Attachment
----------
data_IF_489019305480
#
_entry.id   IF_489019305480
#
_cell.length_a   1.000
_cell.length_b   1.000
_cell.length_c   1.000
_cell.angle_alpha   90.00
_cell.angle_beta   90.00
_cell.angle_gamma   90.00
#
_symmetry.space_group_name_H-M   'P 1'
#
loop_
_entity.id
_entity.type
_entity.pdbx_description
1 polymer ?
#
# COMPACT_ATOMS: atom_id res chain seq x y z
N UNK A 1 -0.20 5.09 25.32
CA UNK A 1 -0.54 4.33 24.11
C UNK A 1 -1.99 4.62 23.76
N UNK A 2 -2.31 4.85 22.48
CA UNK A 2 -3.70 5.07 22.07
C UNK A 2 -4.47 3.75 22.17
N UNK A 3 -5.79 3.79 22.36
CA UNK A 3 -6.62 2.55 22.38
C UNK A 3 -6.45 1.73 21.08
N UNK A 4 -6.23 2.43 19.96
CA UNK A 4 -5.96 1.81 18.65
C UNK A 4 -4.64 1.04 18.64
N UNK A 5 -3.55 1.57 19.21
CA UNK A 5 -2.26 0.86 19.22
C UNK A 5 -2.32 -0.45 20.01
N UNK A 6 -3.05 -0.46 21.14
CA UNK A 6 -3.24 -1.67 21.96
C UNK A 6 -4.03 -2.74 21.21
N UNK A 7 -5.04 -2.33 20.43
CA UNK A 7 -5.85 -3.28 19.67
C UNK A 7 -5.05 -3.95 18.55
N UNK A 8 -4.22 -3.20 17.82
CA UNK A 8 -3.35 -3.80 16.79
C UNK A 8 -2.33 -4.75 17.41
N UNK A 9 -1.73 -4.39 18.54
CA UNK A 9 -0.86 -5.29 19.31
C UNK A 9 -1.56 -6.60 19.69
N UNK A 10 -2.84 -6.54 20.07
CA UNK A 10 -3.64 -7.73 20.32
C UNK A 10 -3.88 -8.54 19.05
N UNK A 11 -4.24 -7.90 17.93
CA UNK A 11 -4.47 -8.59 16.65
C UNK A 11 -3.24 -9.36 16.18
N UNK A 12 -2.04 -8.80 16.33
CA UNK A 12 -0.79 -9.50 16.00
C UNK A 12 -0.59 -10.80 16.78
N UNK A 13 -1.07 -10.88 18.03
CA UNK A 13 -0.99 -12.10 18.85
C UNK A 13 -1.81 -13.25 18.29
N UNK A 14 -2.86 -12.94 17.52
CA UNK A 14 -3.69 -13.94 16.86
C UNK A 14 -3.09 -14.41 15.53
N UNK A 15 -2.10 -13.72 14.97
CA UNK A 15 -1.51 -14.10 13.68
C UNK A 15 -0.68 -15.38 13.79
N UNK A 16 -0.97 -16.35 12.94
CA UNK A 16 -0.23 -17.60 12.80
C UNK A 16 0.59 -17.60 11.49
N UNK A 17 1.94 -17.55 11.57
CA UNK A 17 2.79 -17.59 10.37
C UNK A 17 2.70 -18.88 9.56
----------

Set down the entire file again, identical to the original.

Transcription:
data_IF_489019305480
#
_entry.id   IF_489019305480
#
_cell.length_a   1.000
_cell.length_b   1.000
_cell.length_c   1.000
_cell.angle_alpha   90.00
_cell.angle_beta   90.00
_cell.angle_gamma   90.00
#
_symmetry.space_group_name_H-M   'P 1'
#
loop_
_entity.id
_entity.type
_entity.pdbx_description
1 polymer ?
#
# COMPACT_ATOMS: atom_id res chain seq x y z
N UNK A 1 -0.20 5.09 25.32
CA UNK A 1 -0.54 4.33 24.11
C UNK A 1 -1.99 4.62 23.76
N UNK A 2 -2.31 4.85 22.48
CA UNK A 2 -3.70 5.07 22.07
C UNK A 2 -4.47 3.75 22.17
N UNK A 3 -5.79 3.79 22.36
CA UNK A 3 -6.62 2.55 22.38
C UNK A 3 -6.45 1.73 21.08
N UNK A 4 -6.23 2.43 19.96
CA UNK A 4 -5.96 1.81 18.65
C UNK A 4 -4.64 1.04 18.64
N UNK A 5 -3.55 1.57 19.21
CA UNK A 5 -2.26 0.86 19.22
C UNK A 5 -2.32 -0.45 20.01
N UNK A 6 -3.05 -0.46 21.14
CA UNK A 6 -3.24 -1.67 21.96
C UNK A 6 -4.03 -2.74 21.21
N UNK A 7 -5.04 -2.33 20.43
CA UNK A 7 -5.85 -3.28 19.67
C UNK A 7 -5.05 -3.95 18.55
N UNK A 8 -4.22 -3.20 17.82
CA UNK A 8 -3.35 -3.80 16.79
C UNK A 8 -2.33 -4.75 17.41
N UNK A 9 -1.73 -4.39 18.54
CA UNK A 9 -0.86 -5.29 19.31
C UNK A 9 -1.56 -6.60 19.69
N UNK A 10 -2.84 -6.54 20.07
CA UNK A 10 -3.64 -7.73 20.32
C UNK A 10 -3.88 -8.54 19.05
N UNK A 11 -4.24 -7.90 17.93
CA UNK A 11 -4.47 -8.59 16.65
C UNK A 11 -3.24 -9.36 16.18
N UNK A 12 -2.04 -8.80 16.33
CA UNK A 12 -0.79 -9.50 16.00
C UNK A 12 -0.59 -10.80 16.78
N UNK A 13 -1.07 -10.88 18.03
CA UNK A 13 -0.99 -12.10 18.85
C UNK A 13 -1.81 -13.25 18.29
N UNK A 14 -2.86 -12.94 17.52
CA UNK A 14 -3.69 -13.94 16.86
C UNK A 14 -3.09 -14.41 15.53
N UNK A 15 -2.10 -13.72 14.97
CA UNK A 15 -1.51 -14.10 13.68
C UNK A 15 -0.68 -15.38 13.79
N UNK A 16 -0.97 -16.35 12.94
CA UNK A 16 -0.23 -17.60 12.80
C UNK A 16 0.59 -17.60 11.49
N UNK A 17 1.94 -17.55 11.57
CA UNK A 17 2.79 -17.59 10.37
C UNK A 17 2.70 -18.88 9.56